Yet, the killings, arson attacks and other severe acts of aggression including organised attacks merely represent the tip of the iceberg. Strict every-day exclusion characterises the life of the Roma. Denial of entry into discos, restaurants and other public places are common. At school and at the workplace, the Roma suffer systematic discrimination. Their unemployment rate is as disproportionate in number (between 60% and 80%) as that of the Roma who are obliged to attend special schools for "mentally retarded" children. According to a report by the European Roma Rights Center (ERRC), the probability for a Roma child in Ostrava (Czech Republic) in 1998 to attend a special school was 27 times higher than for a non-Roma child. In 1998, 75% of all Roma children in the Czech Republic attended special schools. The following statistics, established for Hungary, are also indicative: in 1974, 26% of all children taught in special schools were Roma; in 1985, it was 40%. By 1997, it was already 68%. School authorities mostly justified this praxis by claiming that cultural and linguistic barriers made it impossible to integrate Roma children into the main school system.
The effects of such educational exclusion are evident: those graduating from a special school hardly have any access to further studies. Right from the start, they thus have a hard time finding a job and integrating themselves into society. In the case of the Roma, the situation is further complicated by racist prejudices and stereotypes (1). According to a survey by the Centre of Urban and Regional Sociology, carried out in Romania in 1997 (CURS), 67% of those questioned had an openly anti-Roma attitude while 27% did not care about them at all.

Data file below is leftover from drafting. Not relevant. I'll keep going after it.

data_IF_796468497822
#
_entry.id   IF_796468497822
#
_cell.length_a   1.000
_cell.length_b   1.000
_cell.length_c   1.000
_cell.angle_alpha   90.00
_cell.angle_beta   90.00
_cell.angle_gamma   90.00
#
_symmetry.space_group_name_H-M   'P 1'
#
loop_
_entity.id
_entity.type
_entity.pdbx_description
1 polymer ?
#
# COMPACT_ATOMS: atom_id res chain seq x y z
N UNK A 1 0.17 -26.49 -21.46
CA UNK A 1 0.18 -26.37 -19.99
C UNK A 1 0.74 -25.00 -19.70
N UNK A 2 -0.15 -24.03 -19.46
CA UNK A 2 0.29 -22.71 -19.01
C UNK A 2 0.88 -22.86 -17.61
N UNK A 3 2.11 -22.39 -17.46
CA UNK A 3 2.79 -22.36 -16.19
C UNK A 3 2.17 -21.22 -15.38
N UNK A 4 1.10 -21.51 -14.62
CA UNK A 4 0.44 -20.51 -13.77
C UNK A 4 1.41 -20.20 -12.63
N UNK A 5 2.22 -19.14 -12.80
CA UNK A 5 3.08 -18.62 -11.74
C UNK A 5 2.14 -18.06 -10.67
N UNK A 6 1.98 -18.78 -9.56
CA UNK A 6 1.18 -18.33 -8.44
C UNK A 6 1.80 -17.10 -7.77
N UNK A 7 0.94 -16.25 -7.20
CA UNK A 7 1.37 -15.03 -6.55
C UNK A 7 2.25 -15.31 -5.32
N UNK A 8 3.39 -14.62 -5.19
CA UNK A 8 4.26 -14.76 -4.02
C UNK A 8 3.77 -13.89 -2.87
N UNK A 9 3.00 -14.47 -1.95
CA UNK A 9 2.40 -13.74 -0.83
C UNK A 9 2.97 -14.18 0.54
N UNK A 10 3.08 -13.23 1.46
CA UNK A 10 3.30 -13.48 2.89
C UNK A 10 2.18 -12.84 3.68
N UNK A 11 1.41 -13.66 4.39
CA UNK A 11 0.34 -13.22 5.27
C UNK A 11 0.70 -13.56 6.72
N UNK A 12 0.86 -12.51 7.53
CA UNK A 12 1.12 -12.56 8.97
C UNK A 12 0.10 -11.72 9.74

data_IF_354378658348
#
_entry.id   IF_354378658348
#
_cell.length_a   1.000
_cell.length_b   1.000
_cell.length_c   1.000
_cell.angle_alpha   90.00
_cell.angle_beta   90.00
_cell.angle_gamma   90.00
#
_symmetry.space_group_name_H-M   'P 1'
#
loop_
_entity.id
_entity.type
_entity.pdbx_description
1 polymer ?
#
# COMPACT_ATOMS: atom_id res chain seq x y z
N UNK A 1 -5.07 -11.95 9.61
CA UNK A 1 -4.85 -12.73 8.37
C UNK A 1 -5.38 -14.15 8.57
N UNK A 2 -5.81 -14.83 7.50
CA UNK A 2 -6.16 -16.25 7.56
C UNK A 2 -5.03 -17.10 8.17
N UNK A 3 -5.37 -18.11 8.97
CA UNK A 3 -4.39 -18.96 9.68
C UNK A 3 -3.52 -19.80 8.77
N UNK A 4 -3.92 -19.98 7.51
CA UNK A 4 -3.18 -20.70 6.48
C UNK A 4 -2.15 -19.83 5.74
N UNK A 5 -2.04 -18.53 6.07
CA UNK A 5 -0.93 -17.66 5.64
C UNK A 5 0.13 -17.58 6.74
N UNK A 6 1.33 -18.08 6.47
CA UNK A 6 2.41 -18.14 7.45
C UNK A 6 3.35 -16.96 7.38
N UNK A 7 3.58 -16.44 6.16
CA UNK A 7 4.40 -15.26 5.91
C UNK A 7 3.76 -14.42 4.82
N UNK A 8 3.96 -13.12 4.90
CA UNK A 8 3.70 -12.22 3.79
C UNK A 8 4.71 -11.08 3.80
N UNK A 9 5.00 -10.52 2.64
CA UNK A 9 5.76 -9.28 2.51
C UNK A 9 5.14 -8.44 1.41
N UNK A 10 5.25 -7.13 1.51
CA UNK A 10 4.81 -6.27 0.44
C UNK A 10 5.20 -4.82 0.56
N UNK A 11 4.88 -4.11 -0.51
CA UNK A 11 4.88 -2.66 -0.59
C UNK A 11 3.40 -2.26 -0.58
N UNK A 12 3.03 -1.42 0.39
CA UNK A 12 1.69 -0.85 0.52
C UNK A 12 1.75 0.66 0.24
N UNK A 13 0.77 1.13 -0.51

The increase in ghettoised Roma settlements with a mostly poor supply of electricity and water, additionally widens the gap between Roma and the majority population, further complicating their access to jobs and education. These unbearable living conditions are the main reason that among Eastern European Roma, the rate of infant death is about 3 times higher, while life expectancy is about 10 to 15 years lower than average.
Due to social and hygienic conditions as well as insufficient medical supply (lack of health insurance, insufficient public transport, racism within the health sector), contagious diseases such as tuberculosis, hepatitis and infantile paralysis almost exclusively affect Roma settlements.
The strict separation of the Roma from the rest of the villages further emphasises the idea of the Roma’s alleged strangeness. In the eyes of many non-Roma, this serves to verify the prejudice of an unbridgeable cultural difference, which, most visible within the closed settlements, is held to be a self-imposed reason for social inequality.